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Largo official preparing for sex change

Times Exclusive: City Manager Steve Stanton told the Times this morning he is undergoing counseling and treatments.  He plans to remain in his city position.

Published February 21, 2007

Steve Stanton, married with a teenaged son, said he has thought of becoming a woman since childhood.

  • Read letters from Stanton and police Chief Lester Aradi
  • photo
    [Times photo: Douglas R. Clifford]

    LARGO — The mayor at his side, longtime Largo City Manager Steve Stanton disclosed to the St. Petersburg Times on Wednesday he is undergoing hormone therapy and counseling in preparation for a sex-change operation.

    Through the process, which could take well over a year, Stanton plans to remain as the chief executive of this city of 76,000. He has the support of Mayor Pat Gerard, who was elected last March.

    “He’s a dedicated city manager and puts his job first,” she said.

    Stanton, 48, said he eventually will change his name to Susan, the name his late mother would have given him if he had been a girl.

    Married with a teenaged son, Stanton said he has thought of becoming a woman since childhood. In recent years, he said he has gone to clubs, the symphony and the grocery store as a woman, but only in places like Orlando, Jacksonville and Atlanta.

    Stanton, with Gerard’s support, had planned to go public in June so his son could be out of town when the news broke. But that changed this week after the Times heard of possible changes in Stanton’s life and approached him.

    He and Gerard met a reporter at a private city office Wednesday morning and described in detail his decision and plans. After the interview, he began telling department managers, secretaries and others at the city.

    Stanton has not scheduled surgery. He would be one of the few public officials anywhere to change his gender while in office.

    Stanton has been Largo’s city manager 14 years. He and Gerard both said they believe he can continue as the city manager during and after the change.

    “I’m good at my job,” said Stanton, who makes $140,234 annually for supervising about 1,200 employees and a budget of $130-million. “My gender has nothing to do with my capabilities.”

    Stanton and Gerard acknowledged that some people in Largo probably won’t accept his choice. But they have been working on a plan to educate people inside and outside City Hall about the process.

    “It’s not in my nature to flee a challenge,” Stanton said. “I can’t. I won’t. It’s not in my repertoire of experience.”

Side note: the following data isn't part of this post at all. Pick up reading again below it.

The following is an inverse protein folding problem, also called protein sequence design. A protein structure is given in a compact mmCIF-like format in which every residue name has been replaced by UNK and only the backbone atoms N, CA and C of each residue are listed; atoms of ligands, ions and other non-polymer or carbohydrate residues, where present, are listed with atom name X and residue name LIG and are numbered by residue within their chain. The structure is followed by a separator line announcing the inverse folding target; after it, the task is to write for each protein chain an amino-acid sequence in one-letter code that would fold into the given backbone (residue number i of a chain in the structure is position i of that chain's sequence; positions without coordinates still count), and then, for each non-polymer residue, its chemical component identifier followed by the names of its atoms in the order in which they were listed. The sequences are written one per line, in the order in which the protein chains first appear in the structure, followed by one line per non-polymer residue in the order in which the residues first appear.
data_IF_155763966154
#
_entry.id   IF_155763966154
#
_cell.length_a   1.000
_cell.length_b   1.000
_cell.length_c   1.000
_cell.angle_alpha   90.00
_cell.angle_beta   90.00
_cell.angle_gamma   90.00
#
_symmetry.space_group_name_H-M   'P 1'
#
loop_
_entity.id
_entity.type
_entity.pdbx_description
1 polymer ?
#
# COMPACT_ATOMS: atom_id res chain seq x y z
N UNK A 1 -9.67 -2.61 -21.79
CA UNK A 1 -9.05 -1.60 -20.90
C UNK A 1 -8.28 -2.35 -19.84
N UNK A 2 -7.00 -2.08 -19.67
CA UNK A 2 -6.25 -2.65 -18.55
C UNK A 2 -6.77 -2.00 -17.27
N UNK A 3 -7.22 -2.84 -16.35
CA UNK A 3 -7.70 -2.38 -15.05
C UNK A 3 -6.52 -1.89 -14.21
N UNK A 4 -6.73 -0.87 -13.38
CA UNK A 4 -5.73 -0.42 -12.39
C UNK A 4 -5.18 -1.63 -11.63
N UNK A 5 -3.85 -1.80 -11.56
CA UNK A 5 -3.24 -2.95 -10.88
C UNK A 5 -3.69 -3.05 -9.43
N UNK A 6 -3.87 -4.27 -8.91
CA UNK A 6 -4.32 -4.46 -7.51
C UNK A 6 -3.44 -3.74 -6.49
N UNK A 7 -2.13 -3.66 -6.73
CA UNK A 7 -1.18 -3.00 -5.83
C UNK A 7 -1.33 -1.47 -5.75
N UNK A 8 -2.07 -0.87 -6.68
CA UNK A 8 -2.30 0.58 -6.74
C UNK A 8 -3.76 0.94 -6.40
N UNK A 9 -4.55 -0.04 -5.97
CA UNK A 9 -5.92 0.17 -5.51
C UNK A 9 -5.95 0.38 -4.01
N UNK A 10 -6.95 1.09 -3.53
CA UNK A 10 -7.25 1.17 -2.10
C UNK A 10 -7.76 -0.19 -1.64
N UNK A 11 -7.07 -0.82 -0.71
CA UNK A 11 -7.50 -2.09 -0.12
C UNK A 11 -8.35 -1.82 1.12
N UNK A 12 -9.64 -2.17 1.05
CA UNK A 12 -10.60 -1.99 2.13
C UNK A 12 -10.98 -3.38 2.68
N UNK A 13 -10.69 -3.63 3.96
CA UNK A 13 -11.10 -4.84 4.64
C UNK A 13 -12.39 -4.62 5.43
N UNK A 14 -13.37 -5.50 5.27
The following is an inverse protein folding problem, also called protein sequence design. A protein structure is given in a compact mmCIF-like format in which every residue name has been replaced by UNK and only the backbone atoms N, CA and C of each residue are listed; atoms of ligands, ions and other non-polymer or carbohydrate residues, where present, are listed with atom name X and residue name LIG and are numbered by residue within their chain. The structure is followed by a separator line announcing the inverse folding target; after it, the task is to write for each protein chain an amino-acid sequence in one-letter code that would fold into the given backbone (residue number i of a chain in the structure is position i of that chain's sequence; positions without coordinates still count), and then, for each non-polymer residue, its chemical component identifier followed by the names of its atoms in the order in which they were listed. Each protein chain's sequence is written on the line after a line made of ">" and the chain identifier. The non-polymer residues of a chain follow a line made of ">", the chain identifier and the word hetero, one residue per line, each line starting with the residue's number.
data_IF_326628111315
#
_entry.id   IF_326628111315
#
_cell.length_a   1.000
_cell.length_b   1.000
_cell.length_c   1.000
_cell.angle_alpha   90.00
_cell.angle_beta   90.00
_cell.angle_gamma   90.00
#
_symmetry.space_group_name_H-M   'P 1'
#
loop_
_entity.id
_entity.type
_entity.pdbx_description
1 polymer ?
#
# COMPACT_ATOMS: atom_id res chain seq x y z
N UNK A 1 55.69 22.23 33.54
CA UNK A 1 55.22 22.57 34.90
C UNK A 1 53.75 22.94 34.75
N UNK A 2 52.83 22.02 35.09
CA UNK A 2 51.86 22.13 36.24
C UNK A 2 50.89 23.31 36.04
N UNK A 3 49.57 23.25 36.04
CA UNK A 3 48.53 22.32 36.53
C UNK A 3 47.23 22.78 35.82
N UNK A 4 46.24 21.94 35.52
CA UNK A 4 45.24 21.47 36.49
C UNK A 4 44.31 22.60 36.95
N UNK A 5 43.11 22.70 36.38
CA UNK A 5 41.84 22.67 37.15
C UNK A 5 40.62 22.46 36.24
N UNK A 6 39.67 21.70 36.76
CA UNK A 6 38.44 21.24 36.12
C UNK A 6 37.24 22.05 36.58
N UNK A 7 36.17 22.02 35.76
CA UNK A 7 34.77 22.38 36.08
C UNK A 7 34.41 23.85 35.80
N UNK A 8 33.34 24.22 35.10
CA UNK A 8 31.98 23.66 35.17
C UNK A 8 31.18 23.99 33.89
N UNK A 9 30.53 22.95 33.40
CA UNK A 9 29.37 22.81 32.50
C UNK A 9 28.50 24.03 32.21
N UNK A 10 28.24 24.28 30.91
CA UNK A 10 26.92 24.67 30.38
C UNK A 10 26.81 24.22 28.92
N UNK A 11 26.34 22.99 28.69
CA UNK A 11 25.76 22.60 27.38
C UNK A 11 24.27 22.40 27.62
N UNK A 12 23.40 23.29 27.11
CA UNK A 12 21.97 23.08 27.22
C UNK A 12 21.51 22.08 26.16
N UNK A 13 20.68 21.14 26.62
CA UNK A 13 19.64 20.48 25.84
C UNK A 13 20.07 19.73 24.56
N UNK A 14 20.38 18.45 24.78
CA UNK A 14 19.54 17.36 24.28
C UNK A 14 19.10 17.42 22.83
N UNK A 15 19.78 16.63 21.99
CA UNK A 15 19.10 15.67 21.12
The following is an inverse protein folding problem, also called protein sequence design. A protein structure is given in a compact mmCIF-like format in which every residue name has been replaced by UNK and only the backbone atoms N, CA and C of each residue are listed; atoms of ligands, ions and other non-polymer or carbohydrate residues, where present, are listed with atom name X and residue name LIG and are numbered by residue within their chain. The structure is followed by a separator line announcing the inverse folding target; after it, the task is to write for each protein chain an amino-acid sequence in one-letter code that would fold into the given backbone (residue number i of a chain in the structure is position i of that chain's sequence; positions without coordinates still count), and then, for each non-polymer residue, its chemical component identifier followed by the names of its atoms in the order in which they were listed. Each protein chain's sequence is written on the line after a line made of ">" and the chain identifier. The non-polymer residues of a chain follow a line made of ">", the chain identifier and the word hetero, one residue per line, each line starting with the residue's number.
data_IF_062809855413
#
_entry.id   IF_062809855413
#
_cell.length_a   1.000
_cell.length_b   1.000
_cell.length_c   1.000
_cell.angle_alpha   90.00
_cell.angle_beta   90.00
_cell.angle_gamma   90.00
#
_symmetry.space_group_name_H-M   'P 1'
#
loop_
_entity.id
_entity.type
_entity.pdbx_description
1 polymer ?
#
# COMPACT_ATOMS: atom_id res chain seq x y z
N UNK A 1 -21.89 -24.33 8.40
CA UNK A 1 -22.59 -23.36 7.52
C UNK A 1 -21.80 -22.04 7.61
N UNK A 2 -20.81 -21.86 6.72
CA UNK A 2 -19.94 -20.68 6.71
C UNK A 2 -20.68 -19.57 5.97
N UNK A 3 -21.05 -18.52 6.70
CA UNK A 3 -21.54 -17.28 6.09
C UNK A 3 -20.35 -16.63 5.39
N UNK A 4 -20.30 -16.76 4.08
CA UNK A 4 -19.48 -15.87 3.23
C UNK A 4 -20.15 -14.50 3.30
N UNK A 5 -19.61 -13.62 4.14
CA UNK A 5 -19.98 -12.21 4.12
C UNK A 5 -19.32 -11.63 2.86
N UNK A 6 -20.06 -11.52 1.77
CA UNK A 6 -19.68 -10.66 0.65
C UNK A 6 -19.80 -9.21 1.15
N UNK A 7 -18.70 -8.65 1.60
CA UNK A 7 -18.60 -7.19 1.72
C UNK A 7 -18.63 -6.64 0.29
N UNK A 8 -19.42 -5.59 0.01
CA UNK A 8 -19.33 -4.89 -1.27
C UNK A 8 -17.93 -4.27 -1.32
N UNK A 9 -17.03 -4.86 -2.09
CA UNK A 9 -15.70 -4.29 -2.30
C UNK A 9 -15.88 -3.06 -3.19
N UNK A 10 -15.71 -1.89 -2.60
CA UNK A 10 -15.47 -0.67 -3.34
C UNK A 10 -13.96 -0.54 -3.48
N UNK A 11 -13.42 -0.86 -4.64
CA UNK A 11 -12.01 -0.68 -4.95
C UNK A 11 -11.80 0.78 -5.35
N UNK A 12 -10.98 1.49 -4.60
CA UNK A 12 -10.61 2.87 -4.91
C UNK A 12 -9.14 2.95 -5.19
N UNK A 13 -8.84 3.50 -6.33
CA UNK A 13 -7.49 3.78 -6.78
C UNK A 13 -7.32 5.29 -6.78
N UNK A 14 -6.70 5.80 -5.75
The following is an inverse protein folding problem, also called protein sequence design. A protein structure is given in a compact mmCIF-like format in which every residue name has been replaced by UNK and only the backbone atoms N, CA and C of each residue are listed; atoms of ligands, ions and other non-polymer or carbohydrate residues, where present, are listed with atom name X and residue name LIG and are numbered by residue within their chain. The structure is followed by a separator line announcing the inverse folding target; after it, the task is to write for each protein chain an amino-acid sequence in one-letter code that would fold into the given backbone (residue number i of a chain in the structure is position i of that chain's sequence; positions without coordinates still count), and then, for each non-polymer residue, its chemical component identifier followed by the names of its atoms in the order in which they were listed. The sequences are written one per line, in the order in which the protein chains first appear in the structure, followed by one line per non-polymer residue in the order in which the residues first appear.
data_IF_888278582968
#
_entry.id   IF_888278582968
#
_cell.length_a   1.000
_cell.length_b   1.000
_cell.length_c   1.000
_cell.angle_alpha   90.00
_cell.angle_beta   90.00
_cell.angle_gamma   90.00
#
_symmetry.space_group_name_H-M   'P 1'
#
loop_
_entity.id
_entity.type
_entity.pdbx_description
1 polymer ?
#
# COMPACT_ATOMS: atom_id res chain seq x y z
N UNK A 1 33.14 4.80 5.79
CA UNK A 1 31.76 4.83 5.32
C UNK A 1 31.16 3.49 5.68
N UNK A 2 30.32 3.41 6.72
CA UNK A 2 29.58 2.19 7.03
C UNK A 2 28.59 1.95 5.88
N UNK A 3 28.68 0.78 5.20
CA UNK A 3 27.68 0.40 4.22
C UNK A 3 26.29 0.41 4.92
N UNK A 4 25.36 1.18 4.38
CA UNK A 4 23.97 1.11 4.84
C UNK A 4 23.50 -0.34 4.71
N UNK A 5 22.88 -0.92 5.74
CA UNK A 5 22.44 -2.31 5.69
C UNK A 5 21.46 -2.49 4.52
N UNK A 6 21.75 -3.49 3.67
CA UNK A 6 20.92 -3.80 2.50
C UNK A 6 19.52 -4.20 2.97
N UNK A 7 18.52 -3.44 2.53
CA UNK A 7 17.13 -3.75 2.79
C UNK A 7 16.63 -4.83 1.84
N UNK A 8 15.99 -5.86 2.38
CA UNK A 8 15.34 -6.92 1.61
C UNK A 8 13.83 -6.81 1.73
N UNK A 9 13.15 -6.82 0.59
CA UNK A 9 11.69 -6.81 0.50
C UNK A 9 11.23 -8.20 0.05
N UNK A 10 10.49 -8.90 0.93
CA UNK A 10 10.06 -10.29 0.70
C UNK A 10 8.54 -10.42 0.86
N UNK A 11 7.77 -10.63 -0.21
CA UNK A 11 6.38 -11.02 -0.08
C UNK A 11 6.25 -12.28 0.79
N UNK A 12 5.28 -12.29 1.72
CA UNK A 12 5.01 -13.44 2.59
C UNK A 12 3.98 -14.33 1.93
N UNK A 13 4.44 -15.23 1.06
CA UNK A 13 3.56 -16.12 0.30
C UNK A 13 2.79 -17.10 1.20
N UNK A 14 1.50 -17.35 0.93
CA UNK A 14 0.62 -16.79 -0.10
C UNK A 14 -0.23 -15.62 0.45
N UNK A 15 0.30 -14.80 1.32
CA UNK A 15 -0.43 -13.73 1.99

The mayor agreed.

    “I don’t believe he should have to go away and hide out and have to re-emerge,” said Gerard, who is chief operating officer of Family Resources Inc., a nonprofit social service agency. “The fact that we do that as a society is pitiful.”

    Stanton decided to seriously consider gender-reassignment surgery after Largo city commissioners refused in 2003 to approve a proposed human rights ordinance that would have protected transgendered people. Stanton had supported passage of the ordinance, but did not take on a leading role in the contentious debate that led up to the vote.

    He began discussing his private life with a therapist who spoke at City Hall in support of the ordinance, and that led to his decision, he said.

    Around Largo, Stanton is known for his forceful management style, a willingness to take on controversy and a zest for participating in rugged activities.

    In recent years, for example, he has donned a bulletproof vest to go along on a police raid of a nightclub and broke his nose participating in SWAT training. Within the last week, he rappelled inside the dome at Tropicana Field during a fire department training exercise and dug up a median near a fire station as part of a public works project.

    But he said the process of changing his gender, which includes hormone therapy and electrolysis to remove body and facial hair, is the bravest thing he’s ever done.

    “I want to do this with a sense of dignity and worth,” Stanton said. “It’s going to take more courage than anything I’ve ever done.”

    Lorri Helfand can be reached at or (727) 445-4155.

    [Last modified February 21, 2007, 14:43:56]

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